THE UK Government has been fiercely criticised for its “implicit failure” to recognise women after it emerged an all-male team would be leading the Cop26 climate summit planned for Glasgow next year.

Initially planned for November 2020 but postponed due to the coronavirus pandemic, the Cop26 talks represent a “vital time for climate action”, according to the convention president, UK Business Secretary Alok Sharma.

Sharma will be joined on his all-male team by Lord Callanan, a parliamentary under secretary for business, Zac Goldsmith, the environment minister, and business minister Kwasi Kwarteng.

Boris Johnson and his foreign secretary, Dominic Raab, are both due to take prominent roles at the conference, which is to be the first “global stocktake” of progress made since the 2015 Paris Agreement.

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Sir Robert Watson, the former chair of the intergovernmental panel on climate change, said last year that governments would need to “double and triple” their current reduction commitments to be aligned with the Paris target.

Elsewhere at Cop26, Mark Carney, the former governor of the Bank of England, will lead on finance as a UN envoy, and Nigel Topping, who was appointed the “UK High Level Climate Action Champion” in January, will focus on bringing businesses onboard.

The Guardian reported that the leading negotiators and civil servants also form an all-male lineup, including the chair of the talks, Peter Hill, the lead negotiator, Archie Young, the envoy John Murton, and the Foreign Office official Nick Bridge.

Women are represented at a more junior level, working on some subsections of the negotiations, and among the ambassadors charged with talking to other nations ahead of the talks.

The previous president of Cop26, Claire O’Neill, was dropped in January this year after Johnson decided he wanted a minister in the role.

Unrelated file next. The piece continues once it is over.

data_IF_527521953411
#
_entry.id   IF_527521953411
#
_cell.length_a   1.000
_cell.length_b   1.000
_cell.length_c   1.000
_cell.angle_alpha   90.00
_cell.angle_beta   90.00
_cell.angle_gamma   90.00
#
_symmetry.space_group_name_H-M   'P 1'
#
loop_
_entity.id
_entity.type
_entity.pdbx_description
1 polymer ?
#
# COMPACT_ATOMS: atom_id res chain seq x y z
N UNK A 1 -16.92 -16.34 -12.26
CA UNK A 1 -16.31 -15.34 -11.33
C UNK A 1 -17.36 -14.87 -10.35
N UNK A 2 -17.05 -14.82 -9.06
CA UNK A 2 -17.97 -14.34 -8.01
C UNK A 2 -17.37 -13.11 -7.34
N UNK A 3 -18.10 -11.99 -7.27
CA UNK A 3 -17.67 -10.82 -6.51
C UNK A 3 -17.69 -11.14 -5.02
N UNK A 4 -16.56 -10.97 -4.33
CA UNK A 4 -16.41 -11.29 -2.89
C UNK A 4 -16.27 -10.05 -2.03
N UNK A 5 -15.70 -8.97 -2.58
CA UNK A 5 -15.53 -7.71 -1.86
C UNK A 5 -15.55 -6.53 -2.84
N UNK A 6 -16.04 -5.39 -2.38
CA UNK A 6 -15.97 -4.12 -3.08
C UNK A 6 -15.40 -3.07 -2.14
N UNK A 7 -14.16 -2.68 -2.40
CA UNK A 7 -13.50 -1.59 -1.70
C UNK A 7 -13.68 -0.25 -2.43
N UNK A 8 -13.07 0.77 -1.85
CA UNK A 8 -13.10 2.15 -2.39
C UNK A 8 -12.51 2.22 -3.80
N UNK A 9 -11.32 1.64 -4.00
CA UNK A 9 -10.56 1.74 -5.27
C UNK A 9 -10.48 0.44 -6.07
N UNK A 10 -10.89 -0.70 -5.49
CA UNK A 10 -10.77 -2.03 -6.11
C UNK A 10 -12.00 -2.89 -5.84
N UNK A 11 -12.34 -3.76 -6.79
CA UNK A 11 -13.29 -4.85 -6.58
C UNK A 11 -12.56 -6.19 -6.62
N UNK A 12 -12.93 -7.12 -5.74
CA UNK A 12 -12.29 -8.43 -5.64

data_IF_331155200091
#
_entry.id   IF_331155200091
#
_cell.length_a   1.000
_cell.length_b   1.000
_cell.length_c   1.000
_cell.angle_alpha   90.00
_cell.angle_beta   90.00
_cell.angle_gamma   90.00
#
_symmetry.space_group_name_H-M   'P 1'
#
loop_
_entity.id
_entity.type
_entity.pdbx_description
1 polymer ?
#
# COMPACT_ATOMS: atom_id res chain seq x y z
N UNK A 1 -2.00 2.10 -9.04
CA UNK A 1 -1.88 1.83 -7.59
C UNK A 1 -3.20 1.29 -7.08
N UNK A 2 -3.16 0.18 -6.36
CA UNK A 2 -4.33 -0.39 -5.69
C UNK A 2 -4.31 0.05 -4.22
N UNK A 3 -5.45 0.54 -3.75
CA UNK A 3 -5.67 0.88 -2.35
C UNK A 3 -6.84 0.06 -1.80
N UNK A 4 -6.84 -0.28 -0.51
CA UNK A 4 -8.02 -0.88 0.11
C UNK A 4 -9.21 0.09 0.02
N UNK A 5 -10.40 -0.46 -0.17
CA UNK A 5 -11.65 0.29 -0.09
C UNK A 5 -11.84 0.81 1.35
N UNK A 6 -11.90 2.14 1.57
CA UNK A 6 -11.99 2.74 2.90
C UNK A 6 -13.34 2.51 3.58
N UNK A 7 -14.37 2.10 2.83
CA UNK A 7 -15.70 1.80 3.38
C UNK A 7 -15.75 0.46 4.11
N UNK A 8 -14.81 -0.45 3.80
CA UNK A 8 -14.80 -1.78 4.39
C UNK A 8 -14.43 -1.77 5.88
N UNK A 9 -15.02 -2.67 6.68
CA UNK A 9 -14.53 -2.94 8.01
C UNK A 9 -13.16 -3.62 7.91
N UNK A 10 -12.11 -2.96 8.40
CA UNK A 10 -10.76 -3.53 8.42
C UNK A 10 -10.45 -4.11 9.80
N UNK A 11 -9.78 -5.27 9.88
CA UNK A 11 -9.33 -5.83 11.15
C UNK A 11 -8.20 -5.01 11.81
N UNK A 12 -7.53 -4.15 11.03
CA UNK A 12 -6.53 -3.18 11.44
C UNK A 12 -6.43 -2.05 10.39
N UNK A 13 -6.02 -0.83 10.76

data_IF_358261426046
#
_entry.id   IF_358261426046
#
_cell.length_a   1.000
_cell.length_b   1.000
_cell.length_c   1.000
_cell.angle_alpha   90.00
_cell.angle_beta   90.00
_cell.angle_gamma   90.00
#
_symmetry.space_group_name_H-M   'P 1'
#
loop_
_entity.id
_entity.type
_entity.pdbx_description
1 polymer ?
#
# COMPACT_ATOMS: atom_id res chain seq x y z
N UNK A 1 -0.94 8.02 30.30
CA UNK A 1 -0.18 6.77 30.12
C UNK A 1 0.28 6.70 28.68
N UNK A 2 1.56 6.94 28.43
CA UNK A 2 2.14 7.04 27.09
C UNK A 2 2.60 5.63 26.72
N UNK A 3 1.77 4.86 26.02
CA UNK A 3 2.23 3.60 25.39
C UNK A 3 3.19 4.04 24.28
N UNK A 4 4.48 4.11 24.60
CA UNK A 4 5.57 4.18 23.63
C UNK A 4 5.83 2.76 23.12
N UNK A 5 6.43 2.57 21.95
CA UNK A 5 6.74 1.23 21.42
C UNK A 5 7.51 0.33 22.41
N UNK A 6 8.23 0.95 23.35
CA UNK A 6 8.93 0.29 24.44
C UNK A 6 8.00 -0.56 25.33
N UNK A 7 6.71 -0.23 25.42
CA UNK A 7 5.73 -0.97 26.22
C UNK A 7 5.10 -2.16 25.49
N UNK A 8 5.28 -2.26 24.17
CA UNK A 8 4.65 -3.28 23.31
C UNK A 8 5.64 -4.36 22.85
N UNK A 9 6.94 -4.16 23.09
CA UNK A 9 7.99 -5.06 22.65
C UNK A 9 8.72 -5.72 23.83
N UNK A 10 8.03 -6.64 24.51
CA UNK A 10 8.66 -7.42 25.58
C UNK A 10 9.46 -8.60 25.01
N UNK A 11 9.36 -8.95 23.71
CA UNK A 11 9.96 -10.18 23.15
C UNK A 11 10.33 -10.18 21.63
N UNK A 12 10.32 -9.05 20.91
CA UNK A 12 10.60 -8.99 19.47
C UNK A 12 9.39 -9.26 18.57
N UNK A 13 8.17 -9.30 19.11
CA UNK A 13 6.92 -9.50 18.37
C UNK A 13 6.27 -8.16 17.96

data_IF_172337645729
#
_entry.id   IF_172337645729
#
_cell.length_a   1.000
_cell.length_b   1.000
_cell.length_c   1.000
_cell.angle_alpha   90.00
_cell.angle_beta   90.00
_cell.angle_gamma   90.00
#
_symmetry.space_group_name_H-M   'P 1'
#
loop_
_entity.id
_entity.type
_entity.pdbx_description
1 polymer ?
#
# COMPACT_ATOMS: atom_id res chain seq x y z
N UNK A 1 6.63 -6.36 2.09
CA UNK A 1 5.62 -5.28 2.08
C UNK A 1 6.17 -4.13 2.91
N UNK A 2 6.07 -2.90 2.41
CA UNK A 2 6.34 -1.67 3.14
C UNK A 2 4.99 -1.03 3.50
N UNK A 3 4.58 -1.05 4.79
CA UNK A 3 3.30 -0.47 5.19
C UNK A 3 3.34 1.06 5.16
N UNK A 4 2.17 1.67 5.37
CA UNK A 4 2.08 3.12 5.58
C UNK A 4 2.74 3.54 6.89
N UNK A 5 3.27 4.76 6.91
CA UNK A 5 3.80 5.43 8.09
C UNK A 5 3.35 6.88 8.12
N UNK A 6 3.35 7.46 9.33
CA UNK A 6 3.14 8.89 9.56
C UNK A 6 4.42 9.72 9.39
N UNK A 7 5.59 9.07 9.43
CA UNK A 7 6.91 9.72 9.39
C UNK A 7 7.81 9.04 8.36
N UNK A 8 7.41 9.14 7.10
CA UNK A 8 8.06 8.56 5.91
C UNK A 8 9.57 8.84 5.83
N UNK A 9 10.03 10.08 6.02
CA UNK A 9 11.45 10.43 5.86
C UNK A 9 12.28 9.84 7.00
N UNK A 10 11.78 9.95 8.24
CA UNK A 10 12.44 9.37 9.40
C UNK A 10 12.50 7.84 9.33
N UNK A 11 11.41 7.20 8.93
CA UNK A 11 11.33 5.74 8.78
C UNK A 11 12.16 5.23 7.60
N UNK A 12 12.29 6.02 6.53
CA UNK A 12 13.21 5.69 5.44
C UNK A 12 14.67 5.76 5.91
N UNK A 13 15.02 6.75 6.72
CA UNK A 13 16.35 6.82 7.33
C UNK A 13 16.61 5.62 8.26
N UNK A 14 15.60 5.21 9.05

O’Neill suggested at the time that the UK Government couldn’t cope with an independent team managing the talks.

The talks have also been a source of contention between Westminster and Holyrood, with Johnson reportedly saying he doesn’t want First Minister Nicola Sturgeon "anywhere near" the event.

Commenting on the absence of women in the Cop26 team, a spokesperson for Sturgeon said: “Women and girls around the world are on the frontline of the fight for climate justice, and the UK Government’s implicit failure to acknowledge that speaks volumes about its own attitudes, although it is perhaps not surprising coming from a Government which has made clear its intent to flout diplomatic and legal norms and to break international law.”

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The former president of Ireland, Mary Robinson, was just one of the other voices criticising the gender imbalance.

Robinson, who was twice a UN envoy on climate issues, told The Guardian: “This diminishes the impact [the UK will have].

“Gender divisions in climate are very significant. Having women in leadership is important to ensure these issues are enthusiastically taken up.”

Carolyn Fairbairn, the director general of the Confederation of British Industry, said: “If ever there was a moment for real diversity in our leadership, this is it.

“So many communities are affected by [the climate crisis]. We need a team of all talents, and that must be diverse in all respects.”

A government spokesperson said: “The UK is committed to championing diversity and inclusivity throughout our COP26 presidency, and our network of leaders, diplomatic representatives and expert voices reflect this in all of their work.”